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  • Ready To Retire? Do It With A Dividend Growth Portfolio [View article]
    "DVK is right, it can work in smaller accounts for individuals, my evaluations are handicapped by my own fees and need more scale to be a value to clients." - Doug Meeks

    How refreshing!! A money manager that takes his clients' interest into account BEFORE taking their money.

    I'll go out on a limb and guess that Doug has a very loyal set of clients.
    Feb 22, 2015. 01:23 PM | 6 Likes Like |Link to Comment
  • Ready To Retire? Do It With A Dividend Growth Portfolio [View article]
    "The question was about using dividend ETFs for DGI. What I think troll was saying is, most ETFs hit you on yield (they scrape their fees off their distributions), and many of them also have spotty records on dividend growth. But they are in the same ballpark as DG investing (sort of), so for someone not interested in buying individual stocks, they can stand in." - DVK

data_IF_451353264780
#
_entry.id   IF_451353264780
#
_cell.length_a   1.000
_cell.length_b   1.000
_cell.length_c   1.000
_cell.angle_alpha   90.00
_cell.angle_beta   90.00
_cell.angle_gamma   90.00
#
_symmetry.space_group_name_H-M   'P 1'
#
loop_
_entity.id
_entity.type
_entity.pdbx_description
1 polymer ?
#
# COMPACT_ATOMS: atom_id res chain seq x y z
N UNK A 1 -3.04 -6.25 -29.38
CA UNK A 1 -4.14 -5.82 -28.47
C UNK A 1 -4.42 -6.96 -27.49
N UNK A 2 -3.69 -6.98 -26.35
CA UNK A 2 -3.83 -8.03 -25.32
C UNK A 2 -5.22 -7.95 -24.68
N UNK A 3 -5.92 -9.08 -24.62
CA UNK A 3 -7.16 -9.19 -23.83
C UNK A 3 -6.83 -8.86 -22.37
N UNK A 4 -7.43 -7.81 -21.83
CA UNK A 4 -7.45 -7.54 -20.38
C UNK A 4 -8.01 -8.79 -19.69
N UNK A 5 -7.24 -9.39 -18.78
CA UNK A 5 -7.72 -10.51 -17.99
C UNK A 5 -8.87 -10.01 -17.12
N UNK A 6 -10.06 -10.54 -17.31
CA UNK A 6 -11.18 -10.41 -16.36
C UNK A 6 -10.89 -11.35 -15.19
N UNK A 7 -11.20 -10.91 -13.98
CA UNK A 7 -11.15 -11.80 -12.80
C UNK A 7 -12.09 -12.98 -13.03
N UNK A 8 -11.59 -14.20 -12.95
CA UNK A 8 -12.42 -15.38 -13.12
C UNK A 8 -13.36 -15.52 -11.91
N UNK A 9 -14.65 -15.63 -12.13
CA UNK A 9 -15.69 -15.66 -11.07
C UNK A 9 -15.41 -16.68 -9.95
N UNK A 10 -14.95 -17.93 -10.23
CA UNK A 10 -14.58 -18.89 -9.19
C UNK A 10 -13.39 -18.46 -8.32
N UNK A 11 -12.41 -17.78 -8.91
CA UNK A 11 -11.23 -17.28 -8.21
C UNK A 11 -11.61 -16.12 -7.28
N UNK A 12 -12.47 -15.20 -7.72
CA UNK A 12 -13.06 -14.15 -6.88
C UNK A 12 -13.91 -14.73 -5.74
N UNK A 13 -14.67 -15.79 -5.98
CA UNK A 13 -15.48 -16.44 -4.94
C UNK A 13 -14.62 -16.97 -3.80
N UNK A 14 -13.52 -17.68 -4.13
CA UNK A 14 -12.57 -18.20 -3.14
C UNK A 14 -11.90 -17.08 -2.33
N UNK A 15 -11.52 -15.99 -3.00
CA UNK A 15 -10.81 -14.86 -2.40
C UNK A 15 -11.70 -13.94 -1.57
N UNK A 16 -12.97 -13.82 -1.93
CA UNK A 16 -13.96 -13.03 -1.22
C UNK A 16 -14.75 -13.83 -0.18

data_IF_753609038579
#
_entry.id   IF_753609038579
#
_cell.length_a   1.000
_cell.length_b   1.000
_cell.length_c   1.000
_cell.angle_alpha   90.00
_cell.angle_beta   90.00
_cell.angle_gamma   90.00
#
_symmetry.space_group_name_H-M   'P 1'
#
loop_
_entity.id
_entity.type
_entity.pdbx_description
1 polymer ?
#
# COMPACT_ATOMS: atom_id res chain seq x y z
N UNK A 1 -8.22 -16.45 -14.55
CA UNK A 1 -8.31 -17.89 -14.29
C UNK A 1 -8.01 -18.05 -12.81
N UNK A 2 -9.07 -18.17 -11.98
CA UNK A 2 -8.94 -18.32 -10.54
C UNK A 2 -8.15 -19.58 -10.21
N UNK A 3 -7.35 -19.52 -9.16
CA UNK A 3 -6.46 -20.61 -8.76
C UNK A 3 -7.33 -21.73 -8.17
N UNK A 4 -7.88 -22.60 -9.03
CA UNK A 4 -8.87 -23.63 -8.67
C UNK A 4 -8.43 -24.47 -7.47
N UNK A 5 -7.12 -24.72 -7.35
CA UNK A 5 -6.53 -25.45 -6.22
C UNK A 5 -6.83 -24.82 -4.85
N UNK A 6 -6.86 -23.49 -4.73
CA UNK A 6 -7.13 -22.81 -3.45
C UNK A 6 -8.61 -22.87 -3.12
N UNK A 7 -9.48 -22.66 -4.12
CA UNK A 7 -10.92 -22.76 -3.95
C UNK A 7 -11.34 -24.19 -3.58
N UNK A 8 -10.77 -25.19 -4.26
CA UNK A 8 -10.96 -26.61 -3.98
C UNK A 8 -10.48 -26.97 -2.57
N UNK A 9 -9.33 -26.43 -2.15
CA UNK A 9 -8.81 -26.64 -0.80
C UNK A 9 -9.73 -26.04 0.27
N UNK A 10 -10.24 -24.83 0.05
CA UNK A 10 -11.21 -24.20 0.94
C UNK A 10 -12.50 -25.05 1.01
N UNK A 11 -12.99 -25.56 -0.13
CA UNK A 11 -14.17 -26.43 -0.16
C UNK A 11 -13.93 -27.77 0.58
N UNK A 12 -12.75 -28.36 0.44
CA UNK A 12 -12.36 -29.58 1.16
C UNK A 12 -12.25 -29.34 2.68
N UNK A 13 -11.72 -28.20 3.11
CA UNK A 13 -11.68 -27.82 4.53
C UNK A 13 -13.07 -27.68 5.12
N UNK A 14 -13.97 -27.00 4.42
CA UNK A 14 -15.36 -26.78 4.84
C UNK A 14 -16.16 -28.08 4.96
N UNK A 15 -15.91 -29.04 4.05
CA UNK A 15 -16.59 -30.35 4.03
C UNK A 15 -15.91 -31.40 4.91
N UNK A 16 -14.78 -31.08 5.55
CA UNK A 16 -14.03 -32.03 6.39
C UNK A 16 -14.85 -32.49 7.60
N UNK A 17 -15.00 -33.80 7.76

As someone mentioned in an earlier comment, anyone can build their own "ETF" by using the Motif approach:

    You can add up to 30 different individual stocks and buy them as a block (sort of like an ETF) for a single commission of $9.95. You can choose to rebalance annually or not (rebalancing is a single fee of $9.95).

    I haven't used Motif myself, but I set up one of my own 'funds' there based on stocks I selected using a DGI approach. That Motif was built by selecting Dividend Challengers (from David Fish CCC) with a yield of 3+%, DG of 7+%, and Beta 1-.

    The equally weighted stocks I included were:


    Starting date was 8/18/2013